The Pay Is Too Damn Low Analysis

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Argument Response to James Suroviecki’s “The Pay is Too Damn Low” In the New Yorker magazine on August 12, 2013, James Surovwiecki’s article “The Pay is Too Damn Low” was published. He lays out a good argument on the benefits of raising the minimum wage, but fails to address the complicated connection between low-cost goods and services that Americans have come to demand and the low minimum wage. If companies such as Wal-Mart, and McDonalds were to have to pay $15 an hour for their lowest paid employee’s, it stands to reason the added costs would be passed on to consumers. Would Americans revolt at the idea of paying nearly double for a “happy meal”, or a coffee maker? Yes, I believe they would. As a longtime restaurant owner and manager, I saw firsthand the public outcry of raising menu prices to account for raising energy, food, and employee costs. Though the public knew they were paying more in their personal lives for food, and energy, they found it outrageous when the cost of a steak increased at the restaurant. It is an anomaly that the low-wage workers who benefited from the increase in wages, stood right alongside the middle-income in complaining about the cost raises.…show more content…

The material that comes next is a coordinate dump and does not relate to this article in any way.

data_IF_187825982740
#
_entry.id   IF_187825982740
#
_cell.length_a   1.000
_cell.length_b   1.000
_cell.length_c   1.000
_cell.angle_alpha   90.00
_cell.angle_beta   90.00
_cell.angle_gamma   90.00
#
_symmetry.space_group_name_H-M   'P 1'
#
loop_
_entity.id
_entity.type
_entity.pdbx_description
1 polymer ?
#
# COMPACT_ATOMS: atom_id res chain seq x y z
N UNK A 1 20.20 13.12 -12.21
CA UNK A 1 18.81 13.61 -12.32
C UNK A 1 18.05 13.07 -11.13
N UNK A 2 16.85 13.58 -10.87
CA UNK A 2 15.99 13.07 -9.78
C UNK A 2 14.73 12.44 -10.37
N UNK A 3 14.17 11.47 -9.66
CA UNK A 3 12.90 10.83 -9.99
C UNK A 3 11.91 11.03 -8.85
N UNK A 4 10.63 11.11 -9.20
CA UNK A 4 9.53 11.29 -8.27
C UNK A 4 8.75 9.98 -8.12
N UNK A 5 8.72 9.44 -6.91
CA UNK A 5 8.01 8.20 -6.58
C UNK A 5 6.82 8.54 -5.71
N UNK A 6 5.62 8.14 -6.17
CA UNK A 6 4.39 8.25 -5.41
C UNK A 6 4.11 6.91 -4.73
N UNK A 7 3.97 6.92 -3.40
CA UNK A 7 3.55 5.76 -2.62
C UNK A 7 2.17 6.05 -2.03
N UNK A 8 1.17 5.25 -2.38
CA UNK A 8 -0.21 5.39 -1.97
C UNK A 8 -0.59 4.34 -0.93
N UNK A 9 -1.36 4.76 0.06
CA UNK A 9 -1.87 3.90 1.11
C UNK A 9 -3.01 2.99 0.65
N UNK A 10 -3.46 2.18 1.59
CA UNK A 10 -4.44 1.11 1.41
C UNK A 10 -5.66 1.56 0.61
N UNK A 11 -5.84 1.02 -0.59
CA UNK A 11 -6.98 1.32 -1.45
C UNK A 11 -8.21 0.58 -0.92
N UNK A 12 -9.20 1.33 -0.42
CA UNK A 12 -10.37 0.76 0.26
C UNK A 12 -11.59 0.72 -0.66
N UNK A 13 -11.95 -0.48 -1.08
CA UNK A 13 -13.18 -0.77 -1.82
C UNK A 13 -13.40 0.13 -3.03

The naiveté of those fighting for a few dollars more an hour, instead of out and out reform of banking policies, pay disparities, and tax policies, take the focus off of these primary issues. White men have passed on the torch of leadership through the old boy’s network, and this is guaranteed to maintain the status quo in their favor. Educational institutions are the breeding grounds of inequality and the isolated networks of the wealthy. These challenges are much more difficult to change than the minimum wage, and I understand it will be a Band-Aid but far from a cure for the
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